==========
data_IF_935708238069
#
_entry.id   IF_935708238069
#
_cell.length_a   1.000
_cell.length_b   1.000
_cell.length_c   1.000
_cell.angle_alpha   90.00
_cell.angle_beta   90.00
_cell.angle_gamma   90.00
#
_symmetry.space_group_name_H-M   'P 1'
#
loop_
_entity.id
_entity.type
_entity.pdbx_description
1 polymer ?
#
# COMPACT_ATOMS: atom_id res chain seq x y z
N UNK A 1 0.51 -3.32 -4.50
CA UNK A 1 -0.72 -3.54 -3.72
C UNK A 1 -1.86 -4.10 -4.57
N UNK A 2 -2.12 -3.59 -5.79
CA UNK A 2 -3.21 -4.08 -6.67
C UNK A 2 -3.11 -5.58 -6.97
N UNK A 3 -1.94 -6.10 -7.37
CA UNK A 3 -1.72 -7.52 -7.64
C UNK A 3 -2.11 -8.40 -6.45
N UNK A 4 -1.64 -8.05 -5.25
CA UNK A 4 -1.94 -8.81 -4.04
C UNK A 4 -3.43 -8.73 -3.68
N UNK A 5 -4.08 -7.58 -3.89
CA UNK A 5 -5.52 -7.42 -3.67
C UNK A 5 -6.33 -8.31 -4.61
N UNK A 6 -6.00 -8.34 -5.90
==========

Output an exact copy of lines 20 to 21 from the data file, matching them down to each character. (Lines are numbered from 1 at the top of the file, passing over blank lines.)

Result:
# COMPACT_ATOMS: atom_id res chain seq x y z
N UNK A 1 0.51 -3.32 -4.50